Thousands of Hungarians joined the annual Budapest Pride March to support LGBTQ people and protest a law that limits the teaching of homosexuality and transgender issues in schools.
Hungarian Nationalist Prime Minister Viktor Orbán, in power since 2010, has introduced social policies which he says aim to protect traditional Christian values from Western liberalism, stoking tensions with the EU.
The European Commission has launched a lawsuit against Orbán’s government over the law, which entered into force this month, claiming it is discriminatory and contravenes European values of tolerance and individual freedom.
Protesters during the march through the streets of central Budapest on Saturday said the legislation divided the former country from the Soviet bloc and now a member of the EU.
“The law is a contempt. We are living in the 21st century, when such things shouldn’t be happening. We are no longer in the communist era, it is the EU and everyone should be able to live freely, ”said Istvan, 27, during the walk with her boyfriend.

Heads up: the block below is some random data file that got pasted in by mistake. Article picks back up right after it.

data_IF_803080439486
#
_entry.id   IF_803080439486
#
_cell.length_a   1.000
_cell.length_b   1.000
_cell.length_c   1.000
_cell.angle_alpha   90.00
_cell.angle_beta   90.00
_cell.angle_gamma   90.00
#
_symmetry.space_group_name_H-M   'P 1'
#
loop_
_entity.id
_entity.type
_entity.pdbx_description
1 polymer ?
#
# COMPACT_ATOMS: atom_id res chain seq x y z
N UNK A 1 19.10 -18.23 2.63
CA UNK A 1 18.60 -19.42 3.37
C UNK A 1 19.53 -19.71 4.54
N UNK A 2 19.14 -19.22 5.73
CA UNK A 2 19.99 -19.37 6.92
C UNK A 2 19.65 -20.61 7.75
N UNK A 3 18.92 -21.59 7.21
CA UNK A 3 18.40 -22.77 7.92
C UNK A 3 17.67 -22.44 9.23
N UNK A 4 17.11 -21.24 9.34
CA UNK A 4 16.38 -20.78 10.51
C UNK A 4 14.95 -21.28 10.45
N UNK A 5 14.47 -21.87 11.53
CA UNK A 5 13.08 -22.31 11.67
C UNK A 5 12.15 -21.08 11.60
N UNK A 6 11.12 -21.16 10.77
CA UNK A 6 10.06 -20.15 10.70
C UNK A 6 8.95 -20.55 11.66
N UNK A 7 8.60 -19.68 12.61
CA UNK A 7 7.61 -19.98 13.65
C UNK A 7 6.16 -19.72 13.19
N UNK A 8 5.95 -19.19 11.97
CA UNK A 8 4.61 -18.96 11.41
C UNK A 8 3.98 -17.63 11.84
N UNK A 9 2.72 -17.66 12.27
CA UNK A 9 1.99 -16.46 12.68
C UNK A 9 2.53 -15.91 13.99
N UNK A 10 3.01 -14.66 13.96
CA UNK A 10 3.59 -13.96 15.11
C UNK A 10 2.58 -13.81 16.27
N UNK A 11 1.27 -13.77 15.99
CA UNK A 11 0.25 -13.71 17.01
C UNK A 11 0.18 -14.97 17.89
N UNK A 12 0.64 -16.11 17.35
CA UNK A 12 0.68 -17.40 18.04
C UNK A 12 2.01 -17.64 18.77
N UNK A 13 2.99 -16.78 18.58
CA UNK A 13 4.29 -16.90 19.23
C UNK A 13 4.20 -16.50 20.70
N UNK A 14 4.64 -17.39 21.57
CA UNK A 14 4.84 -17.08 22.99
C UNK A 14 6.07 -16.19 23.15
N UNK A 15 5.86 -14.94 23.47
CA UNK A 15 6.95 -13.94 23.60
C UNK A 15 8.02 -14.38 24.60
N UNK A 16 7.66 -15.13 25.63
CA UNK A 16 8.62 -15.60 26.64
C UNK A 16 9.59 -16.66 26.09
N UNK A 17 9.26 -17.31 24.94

Orbán’s Christian Democrat government Fidesz, which faces a tough election next year, has said LGBTQ rights and other such social issues fall under the purview of national governments. He says the law is meant to protect children, not to target gay people.
Organizers said in a statement that the rally would oppose “power-hungry politicians” and reject bullying of LGBTQ people.
“Instead of protecting minorities, the Fidesz Christian Democratic government is using laws to exclude members of the LGBTQ community from their own country,” they said.
Orbán owes part of his electoral success to a hard line on immigration. As this issue moved off the political agenda, its focus shifted to gender and sexuality.
Boglarka Balazs, a 25-year-old economist who joined the rally, said the legislation was a campaign tool. “It’s nothing more than a diversion trying to tear the country apart. It is a provocation because of the elections, ”she declared.
A poll carried out last month by polling organization Ipsos found that 46% of Hungarians were in favor of same-sex marriage.
More than 40 foreign embassies and cultural institutions in Hungary have issued a statement supporting the Budapest Pride Festival.
“We encourage action taken in every country to ensure the equality and dignity of all human beings, regardless of their sexual orientation or gender identity,” the signatories wrote, including the US, UK and German embassies. .
Balint Berta, 29, who works at a clothing retailer, said the legislation created artificial tensions in society. “The more politics push for this, the more society will turn and people will turn on each other after a while,” he said.